It's been a few weeks since the last blog, mainly because I've been playing almost exclusively online, and online doesn't tend to throw up too much that's bloggable. I did get out of the house once to play an Irish Open satellite in the Burlington which at least was a successful foray. Two tables meant only 1 ticket and €1300 for second, and I ended up chopping headsup with Daragh Davey.
Daragh was my roommate for a few days at the JP Masters festival. After a slow start that saw the main event draw less than 100 runners (and probably pound for pound the highest quality field ever in Ireland) things picked up day by day as the Norwegian invaders arrived for their own Norwegian poker championships. The Vikings may have toned down their rape and pillage traditions these days, but they certainly like to drink and gamble. By the time I left, the nightly turbos were getting more runners than the main event had got, and there were dozens of cash tables filled with deep pocketed Norwegians looking to get their gamble on.
My own main event was a pretty miserable affair where I basically withered from starting to a stump on day 1, and when I sent my 10 big blinds into the middle early on day 2 supported by a bad suited ace, I ran into a marginally better ace in the hands of Mully85. No suckout or chop and my stack became part of his as he mounted another live assault that brought him all the way to the final table. Well done to him and the other Irish final tableists, Tom "the Bomb" Finneran, Alan Truick and especially eventual winner Knuckles.
I did some live stream commentary with Iain (who had featured me as you've never seen him before on his UKI poker show) on the final table which was enjoyable as ever, despite some technical problems.
Highlight of my JP Masters campaign was a win in the 300 side event. This was sweet as it's been a while since I actually won a live event. Things didn't exactly go my way early on when I lost half my stack in a funny hand, but I hung in there with a short stack for most of the final table and got lucky when needed. Both Lappin and Young Master Davey were in attendance too. A bit of history between them earlier in the tournament made for an interesting dynamic on the final table. Lappin tends to be the most unpredictable player at the table and was again on this occasion, and was unlucky to be crippled by Young Master Davey in a standard racing spot on the bubble. I then crippled YMD in another racing spot where I had 26 outs by the river, and ended up headsup with English pro Mark Segal. 6:1 down in chips, I decided my best chance was to try to gradually chip rather than flip my way back into it, which led to a very long headsup war of attrition. I'd hauled myself back to near parity when I again got lucky when I needed to. As the blinds mounted leaving less room for smallball and widening the range of hands we were both willing to get it in pre with, we did get it in and my ace 5 was in bad shape against Mark's eights. The queen high flop threw up a couple of low cards giving me a gutshot that only a deuce could fill, but no more bother to me: out popped one on the river. That left Mark chronically short and I sealed the deal a few hands later with ace ten against a raggy ten.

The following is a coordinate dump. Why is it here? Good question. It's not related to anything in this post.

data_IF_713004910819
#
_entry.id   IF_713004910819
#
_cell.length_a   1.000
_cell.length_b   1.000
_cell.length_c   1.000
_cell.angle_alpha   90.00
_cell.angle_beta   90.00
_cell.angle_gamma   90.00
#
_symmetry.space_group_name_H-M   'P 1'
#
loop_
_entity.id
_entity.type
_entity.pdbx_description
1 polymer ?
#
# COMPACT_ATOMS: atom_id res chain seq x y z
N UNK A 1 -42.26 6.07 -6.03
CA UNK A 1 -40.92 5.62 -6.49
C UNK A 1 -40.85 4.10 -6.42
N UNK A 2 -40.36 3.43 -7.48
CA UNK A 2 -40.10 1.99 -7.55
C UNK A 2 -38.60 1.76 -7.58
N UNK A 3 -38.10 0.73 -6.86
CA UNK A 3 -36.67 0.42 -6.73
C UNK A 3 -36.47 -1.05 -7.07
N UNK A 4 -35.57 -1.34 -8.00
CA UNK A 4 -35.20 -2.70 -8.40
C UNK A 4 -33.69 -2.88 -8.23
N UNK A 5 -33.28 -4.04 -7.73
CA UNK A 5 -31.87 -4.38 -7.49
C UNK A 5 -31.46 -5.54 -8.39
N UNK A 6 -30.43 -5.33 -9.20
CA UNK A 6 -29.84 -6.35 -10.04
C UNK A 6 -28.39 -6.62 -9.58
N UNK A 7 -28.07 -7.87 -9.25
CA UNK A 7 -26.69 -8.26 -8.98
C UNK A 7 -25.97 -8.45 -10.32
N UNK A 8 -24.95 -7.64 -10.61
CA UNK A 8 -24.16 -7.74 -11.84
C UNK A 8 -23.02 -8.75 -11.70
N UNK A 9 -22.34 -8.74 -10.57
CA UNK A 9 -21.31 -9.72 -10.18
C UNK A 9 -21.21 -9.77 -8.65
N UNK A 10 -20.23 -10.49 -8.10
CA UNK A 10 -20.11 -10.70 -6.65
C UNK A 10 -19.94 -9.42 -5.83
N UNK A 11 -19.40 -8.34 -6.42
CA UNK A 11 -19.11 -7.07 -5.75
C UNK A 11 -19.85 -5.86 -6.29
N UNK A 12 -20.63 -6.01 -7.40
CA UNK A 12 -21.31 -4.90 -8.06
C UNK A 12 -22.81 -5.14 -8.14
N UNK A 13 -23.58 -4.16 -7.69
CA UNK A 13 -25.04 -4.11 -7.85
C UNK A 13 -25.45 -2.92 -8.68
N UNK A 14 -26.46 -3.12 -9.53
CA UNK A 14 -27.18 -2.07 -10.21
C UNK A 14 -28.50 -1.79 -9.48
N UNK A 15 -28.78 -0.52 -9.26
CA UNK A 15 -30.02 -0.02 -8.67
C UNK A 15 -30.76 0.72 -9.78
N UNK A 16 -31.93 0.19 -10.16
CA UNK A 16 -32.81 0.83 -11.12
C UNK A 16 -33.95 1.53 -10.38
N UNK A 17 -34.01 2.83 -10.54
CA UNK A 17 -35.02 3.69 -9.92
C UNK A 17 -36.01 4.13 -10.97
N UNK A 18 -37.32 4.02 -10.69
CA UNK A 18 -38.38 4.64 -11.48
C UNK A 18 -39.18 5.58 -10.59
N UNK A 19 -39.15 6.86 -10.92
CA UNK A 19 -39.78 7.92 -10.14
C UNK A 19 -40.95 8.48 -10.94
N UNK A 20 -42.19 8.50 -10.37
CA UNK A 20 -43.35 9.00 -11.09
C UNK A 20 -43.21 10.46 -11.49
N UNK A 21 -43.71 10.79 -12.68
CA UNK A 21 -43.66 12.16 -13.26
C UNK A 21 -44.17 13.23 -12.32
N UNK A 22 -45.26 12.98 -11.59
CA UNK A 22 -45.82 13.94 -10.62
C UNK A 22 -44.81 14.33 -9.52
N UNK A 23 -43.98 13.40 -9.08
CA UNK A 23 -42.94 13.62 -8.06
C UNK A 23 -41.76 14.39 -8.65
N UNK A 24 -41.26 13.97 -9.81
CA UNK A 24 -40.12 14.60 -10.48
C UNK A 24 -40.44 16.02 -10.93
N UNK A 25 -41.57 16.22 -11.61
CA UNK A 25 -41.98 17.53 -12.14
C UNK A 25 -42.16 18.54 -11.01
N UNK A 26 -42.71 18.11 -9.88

My roomie won the unlimited rebuy side event the following night, fairly demolishing the final table, and we both made the final table of the last event I played out there. I was ninth on this occasion while he ended up fifth for his third cash of the series. Hopefully we'll maintain this level of hit rate at the next series where we're rooming together (the WSOP).
On Wednesday morning I headed to Lisbon with Lappin for the EMOP here. One of the biggest problems when combining live with online tends to be sleeping patterns which generally need to be switched around as online poker has a more evening/nocturnal schedule. We both got about 2 hours sleep yesterday, and after wandering round Cascais for a while, we ran into Kevin Spillane and Gary Clarke in a Beefeater pub. Kev got his hustle on and we found ourselves on the wrong side of a pool score. Once he realised we'd been hustled, Lappin started talking and called onthe Jedi mind tricks he uses to such good effect at the poker table, and before anyone was too sure what had happened we'd somehow clawed back to claim victory and the confused lads were giving rather than receiving hard currency.
We walked back to the hotel to get my passport to go to the casino, but instead fell asleep. When we woke a few hours later Lappin demanded an executive decision as to whether to get up for a few hours or try to sleep on. I ruled for the latter, and drifted back to sleep to the sound of Lappin whining how this could never work, we'd wake up at 3 AM, and then be rightly knackered by the time we had to play Day 1A at 4 PM. It's now 10 AM and he is still sleeping like a baby in a onesie, so though he'd never admit it, it looks like he was wrong.